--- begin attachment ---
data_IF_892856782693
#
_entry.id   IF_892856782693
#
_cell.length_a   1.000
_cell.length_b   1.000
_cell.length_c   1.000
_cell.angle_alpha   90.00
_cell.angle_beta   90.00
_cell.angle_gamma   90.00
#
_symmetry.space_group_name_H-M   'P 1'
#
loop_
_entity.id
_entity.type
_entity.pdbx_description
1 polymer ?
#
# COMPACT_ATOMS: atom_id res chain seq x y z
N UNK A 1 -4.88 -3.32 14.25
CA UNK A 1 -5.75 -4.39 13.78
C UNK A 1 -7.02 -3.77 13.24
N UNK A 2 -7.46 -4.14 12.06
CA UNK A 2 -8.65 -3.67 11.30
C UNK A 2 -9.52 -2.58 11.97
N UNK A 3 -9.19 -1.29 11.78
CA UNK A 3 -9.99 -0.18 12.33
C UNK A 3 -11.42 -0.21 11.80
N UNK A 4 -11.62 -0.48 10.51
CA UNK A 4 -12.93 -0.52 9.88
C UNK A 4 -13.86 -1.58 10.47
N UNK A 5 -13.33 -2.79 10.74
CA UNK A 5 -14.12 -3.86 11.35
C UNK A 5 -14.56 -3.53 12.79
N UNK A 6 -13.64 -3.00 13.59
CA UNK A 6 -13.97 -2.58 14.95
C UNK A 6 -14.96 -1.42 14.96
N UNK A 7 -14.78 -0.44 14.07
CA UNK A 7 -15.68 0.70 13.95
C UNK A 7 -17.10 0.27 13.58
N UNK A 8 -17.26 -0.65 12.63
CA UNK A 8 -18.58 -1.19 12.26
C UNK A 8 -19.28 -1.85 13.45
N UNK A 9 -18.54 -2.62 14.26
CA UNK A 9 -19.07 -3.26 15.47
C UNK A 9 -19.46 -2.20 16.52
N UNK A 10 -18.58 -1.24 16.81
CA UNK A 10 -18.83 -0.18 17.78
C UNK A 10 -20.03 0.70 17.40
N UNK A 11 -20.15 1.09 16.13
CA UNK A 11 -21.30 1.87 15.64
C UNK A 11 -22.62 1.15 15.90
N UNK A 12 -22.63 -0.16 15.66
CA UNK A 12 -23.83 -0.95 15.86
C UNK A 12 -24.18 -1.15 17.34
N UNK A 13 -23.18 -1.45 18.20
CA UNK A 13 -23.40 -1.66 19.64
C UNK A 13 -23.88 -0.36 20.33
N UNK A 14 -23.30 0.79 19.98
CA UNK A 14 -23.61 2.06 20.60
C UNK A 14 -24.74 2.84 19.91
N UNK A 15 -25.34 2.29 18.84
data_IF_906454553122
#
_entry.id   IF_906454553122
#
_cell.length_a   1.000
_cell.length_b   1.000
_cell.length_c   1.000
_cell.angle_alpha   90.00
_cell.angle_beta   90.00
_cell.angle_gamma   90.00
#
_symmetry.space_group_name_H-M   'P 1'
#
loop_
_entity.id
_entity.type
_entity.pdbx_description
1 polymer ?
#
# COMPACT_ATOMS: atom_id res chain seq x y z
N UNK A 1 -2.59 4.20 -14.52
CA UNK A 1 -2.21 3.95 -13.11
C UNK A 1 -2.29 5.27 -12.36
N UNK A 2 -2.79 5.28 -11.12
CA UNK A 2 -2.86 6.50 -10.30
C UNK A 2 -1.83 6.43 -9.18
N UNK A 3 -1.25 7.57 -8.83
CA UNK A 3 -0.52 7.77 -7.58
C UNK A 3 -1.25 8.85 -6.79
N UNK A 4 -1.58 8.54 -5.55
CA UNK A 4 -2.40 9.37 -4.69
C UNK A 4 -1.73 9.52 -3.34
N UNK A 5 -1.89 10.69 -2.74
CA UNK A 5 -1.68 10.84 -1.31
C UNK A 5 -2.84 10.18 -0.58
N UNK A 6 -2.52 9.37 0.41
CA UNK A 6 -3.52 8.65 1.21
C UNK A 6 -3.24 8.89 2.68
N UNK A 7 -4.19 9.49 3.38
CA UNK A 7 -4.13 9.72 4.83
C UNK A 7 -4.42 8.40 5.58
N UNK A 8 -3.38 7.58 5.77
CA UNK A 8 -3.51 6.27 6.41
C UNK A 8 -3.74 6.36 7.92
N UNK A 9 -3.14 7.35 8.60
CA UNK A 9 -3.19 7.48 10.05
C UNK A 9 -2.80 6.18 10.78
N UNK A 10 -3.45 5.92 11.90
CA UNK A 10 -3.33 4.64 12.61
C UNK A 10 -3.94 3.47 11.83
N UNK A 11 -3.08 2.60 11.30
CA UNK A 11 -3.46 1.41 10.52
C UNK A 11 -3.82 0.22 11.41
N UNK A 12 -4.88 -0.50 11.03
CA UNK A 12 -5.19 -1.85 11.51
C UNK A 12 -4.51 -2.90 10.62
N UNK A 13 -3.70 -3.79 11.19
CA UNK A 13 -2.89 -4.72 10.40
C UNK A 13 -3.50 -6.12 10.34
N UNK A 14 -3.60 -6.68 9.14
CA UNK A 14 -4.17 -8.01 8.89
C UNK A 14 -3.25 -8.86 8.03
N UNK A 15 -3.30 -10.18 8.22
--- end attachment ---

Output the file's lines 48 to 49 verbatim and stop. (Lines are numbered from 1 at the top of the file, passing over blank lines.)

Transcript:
N UNK A 10 -18.58 -1.24 16.81
CA UNK A 10 -18.83 -0.18 17.78